• In some examples, the method includes displaying, via the user interface, the at least one selected alternate character in a graphical character area (e.g., one of graphical character areas 5 shown in FIG. 1) that is separate and distinct from the graphical keyboard, and refraining from displaying, in the graphical character area, the character in the group of characters that is associated with the selected key. In these examples, the method includes displaying only the at least one selected alternate character in the graphical area that is separate and distinct from the graphical keyboard.
  • The additional user input may comprise motion (e.g., with respect to the user interface) in the at least one selection direction corresponding to the at least one selected alternate character, and the additional user input may further comprise a release of the contact from the user interface. In some cases, the method may further include removing the alternate characters from display in response to receiving the additional user input.
  • Displaying the graphical keyboard may include displaying the plurality of keys such that each key is represented by only a single displayed character within the graphical keyboard. Receiving the initial user input and receiving the additional user input may include receiving user input provided by one continuous movement while maintaining the contact with the user interface. Displaying the alternate characters may include displaying each of the alternate characters within a distinct graphical display unit (e.g., within a distinct one of graphical display units 12, 14, 16 shown in FIG. 1). Graphical arrows associated with the distinct graphical display units may indicate the at least one corresponding selection direction associated with each of the alternate characters. In some cases, relative positions of the alternate characters, with respect to a position of the selected key on the graphical keyboard, may indicate the at least one corresponding selection direction associated with each of the alternate characters. In these cases, graphical arrows associated with the alternate characters may indicate the at least one corresponding selection direction associated with each of the alternate characters.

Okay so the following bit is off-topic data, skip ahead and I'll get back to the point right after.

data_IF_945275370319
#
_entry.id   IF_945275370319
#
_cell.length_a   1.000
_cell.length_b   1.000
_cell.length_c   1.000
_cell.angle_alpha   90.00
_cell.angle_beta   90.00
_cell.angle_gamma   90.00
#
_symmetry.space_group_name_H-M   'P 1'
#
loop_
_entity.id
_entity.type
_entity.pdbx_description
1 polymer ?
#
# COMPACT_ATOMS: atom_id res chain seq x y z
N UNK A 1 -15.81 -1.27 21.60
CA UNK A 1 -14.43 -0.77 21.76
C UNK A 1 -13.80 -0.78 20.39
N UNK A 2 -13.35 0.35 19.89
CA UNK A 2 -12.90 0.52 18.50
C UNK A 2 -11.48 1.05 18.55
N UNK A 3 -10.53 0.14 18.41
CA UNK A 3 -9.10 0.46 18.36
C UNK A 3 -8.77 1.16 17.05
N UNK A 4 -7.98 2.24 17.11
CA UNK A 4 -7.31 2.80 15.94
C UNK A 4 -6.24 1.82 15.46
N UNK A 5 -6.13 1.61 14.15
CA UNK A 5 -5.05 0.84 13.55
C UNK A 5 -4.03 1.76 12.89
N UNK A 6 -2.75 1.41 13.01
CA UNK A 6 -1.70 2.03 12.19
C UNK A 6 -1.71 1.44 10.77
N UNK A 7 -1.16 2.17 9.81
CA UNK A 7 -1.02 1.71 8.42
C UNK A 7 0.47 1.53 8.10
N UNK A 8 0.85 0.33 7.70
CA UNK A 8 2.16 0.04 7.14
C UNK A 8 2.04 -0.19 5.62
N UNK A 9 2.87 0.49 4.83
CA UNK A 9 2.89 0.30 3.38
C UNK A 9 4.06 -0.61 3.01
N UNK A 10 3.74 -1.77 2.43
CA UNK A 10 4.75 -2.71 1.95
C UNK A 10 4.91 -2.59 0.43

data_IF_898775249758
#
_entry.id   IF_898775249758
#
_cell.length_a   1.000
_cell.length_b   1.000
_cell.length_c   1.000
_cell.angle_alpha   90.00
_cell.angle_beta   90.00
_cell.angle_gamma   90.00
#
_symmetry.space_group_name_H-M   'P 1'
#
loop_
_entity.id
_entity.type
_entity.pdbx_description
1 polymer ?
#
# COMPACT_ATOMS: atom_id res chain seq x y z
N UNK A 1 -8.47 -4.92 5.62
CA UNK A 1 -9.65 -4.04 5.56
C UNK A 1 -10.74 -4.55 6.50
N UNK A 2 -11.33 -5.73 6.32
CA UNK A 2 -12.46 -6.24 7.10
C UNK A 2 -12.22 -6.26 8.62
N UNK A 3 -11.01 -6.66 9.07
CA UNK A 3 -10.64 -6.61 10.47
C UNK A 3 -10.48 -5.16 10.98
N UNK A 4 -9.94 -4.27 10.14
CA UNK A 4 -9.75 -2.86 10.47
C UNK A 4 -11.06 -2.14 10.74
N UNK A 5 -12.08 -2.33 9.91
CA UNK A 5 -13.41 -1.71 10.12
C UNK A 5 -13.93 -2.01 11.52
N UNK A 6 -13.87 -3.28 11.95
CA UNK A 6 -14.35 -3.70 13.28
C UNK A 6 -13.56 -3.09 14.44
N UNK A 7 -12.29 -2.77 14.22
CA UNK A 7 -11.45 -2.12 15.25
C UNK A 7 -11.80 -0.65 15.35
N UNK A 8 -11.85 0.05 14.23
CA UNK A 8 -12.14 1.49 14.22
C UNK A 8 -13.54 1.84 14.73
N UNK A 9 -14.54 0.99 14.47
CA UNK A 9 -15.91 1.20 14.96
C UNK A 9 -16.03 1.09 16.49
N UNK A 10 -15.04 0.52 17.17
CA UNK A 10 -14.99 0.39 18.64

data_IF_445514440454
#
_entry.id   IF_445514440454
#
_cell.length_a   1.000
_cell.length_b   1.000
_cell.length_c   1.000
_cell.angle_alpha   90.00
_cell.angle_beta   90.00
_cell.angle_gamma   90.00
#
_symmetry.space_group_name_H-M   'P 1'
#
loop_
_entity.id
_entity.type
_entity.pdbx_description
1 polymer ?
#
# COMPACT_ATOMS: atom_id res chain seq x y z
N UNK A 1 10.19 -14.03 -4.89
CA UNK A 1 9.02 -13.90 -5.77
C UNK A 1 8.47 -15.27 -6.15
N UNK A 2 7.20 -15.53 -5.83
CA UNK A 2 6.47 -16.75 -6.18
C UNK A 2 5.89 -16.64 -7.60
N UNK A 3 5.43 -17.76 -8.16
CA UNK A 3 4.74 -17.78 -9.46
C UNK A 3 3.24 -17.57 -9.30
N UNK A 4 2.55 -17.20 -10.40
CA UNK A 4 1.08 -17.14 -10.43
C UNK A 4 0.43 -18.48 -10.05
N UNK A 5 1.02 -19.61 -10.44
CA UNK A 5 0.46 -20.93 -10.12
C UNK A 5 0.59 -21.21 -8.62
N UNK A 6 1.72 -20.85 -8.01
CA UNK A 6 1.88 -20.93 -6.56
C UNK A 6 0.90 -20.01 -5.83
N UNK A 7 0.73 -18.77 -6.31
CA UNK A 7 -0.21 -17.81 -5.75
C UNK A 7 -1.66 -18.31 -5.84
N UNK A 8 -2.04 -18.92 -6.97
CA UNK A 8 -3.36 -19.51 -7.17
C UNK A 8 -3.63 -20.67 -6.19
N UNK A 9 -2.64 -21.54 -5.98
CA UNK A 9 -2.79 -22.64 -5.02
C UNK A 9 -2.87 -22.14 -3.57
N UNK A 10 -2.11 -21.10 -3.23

• Displaying the alternate characters on the graphical keyboard may include displaying the alternate characters on the graphical keyboard after the contact with the user interface from the initial user input has been maintained for a defined period of time. The user interface may comprise a touchscreen, and the additional user input may comprise, with respect to the initial user input, at least one sliding movement across the touchscreen in the at least one selection direction corresponding to the at least one selected alternate character.